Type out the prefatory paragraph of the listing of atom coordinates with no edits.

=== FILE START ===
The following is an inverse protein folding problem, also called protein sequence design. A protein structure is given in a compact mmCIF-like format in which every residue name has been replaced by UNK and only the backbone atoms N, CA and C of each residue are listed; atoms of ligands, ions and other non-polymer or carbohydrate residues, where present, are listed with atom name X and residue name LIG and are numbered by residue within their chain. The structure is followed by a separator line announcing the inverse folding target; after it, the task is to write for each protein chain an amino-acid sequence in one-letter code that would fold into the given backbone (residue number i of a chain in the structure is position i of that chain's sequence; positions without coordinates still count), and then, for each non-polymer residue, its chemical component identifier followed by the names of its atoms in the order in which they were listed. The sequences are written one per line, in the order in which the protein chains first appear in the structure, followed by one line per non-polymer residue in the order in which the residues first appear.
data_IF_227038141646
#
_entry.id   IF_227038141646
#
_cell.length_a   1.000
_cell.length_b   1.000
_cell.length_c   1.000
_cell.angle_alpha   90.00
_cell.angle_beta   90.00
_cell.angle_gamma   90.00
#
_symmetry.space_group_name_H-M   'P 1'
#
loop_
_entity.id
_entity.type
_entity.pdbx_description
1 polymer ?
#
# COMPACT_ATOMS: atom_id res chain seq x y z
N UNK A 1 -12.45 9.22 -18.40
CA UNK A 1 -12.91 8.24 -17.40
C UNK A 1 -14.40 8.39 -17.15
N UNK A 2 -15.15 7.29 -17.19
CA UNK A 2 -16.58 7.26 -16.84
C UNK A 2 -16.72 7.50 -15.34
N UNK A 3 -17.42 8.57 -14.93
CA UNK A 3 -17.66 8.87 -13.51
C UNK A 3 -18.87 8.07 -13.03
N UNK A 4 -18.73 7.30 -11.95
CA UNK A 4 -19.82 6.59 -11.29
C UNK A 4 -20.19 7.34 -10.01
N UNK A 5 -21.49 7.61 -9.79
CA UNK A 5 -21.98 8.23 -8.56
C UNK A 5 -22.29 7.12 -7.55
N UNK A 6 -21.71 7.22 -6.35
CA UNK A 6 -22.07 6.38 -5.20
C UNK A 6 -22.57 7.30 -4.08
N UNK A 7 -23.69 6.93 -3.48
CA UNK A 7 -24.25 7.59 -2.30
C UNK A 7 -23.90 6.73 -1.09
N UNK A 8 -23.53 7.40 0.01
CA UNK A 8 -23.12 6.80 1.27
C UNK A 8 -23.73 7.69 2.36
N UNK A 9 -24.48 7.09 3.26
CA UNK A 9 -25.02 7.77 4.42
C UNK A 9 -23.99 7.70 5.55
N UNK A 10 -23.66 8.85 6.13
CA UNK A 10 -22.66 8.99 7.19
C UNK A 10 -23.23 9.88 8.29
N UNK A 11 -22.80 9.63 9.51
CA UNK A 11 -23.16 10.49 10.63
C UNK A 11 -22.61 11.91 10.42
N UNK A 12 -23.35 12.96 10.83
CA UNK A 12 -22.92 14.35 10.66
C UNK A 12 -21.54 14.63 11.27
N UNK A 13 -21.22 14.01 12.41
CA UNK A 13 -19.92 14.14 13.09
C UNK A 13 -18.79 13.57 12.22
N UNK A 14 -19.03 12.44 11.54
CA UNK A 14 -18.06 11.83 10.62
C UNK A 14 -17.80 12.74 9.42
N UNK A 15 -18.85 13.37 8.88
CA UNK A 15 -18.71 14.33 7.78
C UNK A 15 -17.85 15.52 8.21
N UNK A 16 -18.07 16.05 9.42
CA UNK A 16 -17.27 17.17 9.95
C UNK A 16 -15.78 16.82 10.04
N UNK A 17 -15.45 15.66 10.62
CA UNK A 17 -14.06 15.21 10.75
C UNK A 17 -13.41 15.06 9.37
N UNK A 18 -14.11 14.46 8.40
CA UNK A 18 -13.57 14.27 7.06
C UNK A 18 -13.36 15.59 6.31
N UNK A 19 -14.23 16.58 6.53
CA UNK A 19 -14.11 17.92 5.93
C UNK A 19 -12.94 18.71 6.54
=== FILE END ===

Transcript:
The following is an inverse protein folding problem, also called protein sequence design. A protein structure is given in a compact mmCIF-like format in which every residue name has been replaced by UNK and only the backbone atoms N, CA and C of each residue are listed; atoms of ligands, ions and other non-polymer or carbohydrate residues, where present, are listed with atom name X and residue name LIG and are numbered by residue within their chain. The structure is followed by a separator line announcing the inverse folding target; after it, the task is to write for each protein chain an amino-acid sequence in one-letter code that would fold into the given backbone (residue number i of a chain in the structure is position i of that chain's sequence; positions without coordinates still count), and then, for each non-polymer residue, its chemical component identifier followed by the names of its atoms in the order in which they were listed. The sequences are written one per line, in the order in which the protein chains first appear in the structure, followed by one line per non-polymer residue in the order in which the residues first appear.